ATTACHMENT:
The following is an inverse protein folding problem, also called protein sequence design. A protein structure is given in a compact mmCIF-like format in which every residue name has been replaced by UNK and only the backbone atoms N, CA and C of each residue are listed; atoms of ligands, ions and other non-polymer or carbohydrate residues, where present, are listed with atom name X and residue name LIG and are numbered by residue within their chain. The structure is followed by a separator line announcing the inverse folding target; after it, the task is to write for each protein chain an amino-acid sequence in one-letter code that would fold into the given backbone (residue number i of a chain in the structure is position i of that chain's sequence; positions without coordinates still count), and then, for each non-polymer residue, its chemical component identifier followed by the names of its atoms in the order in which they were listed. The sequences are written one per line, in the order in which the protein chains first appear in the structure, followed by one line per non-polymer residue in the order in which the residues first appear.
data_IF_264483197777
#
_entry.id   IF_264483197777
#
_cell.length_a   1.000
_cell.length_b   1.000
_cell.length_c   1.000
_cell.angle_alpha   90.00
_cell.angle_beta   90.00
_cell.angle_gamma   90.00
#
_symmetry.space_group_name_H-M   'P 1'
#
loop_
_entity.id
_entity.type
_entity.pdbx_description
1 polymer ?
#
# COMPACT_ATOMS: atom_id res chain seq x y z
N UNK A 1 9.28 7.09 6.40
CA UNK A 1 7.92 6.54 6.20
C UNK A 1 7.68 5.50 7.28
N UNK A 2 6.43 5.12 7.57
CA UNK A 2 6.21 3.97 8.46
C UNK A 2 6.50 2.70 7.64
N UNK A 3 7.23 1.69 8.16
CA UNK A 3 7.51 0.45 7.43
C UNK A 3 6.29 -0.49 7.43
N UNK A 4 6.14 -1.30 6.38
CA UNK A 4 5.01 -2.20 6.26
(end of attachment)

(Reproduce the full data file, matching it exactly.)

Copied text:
The following is an inverse protein folding problem, also called protein sequence design. A protein structure is given in a compact mmCIF-like format in which every residue name has been replaced by UNK and only the backbone atoms N, CA and C of each residue are listed; atoms of ligands, ions and other non-polymer or carbohydrate residues, where present, are listed with atom name X and residue name LIG and are numbered by residue within their chain. The structure is followed by a separator line announcing the inverse folding target; after it, the task is to write for each protein chain an amino-acid sequence in one-letter code that would fold into the given backbone (residue number i of a chain in the structure is position i of that chain's sequence; positions without coordinates still count), and then, for each non-polymer residue, its chemical component identifier followed by the names of its atoms in the order in which they were listed. The sequences are written one per line, in the order in which the protein chains first appear in the structure, followed by one line per non-polymer residue in the order in which the residues first appear.
data_IF_264483197777
#
_entry.id   IF_264483197777
#
_cell.length_a   1.000
_cell.length_b   1.000
_cell.length_c   1.000
_cell.angle_alpha   90.00
_cell.angle_beta   90.00
_cell.angle_gamma   90.00
#
_symmetry.space_group_name_H-M   'P 1'
#
loop_
_entity.id
_entity.type
_entity.pdbx_description
1 polymer ?
#
# COMPACT_ATOMS: atom_id res chain seq x y z
N UNK A 1 9.28 7.09 6.40
CA UNK A 1 7.92 6.54 6.20
C UNK A 1 7.68 5.50 7.28
N UNK A 2 6.43 5.12 7.57
CA UNK A 2 6.21 3.97 8.46
C UNK A 2 6.50 2.70 7.64
N UNK A 3 7.23 1.69 8.16
CA UNK A 3 7.51 0.45 7.43
C UNK A 3 6.29 -0.49 7.43
N UNK A 4 6.14 -1.30 6.38
CA UNK A 4 5.01 -2.20 6.26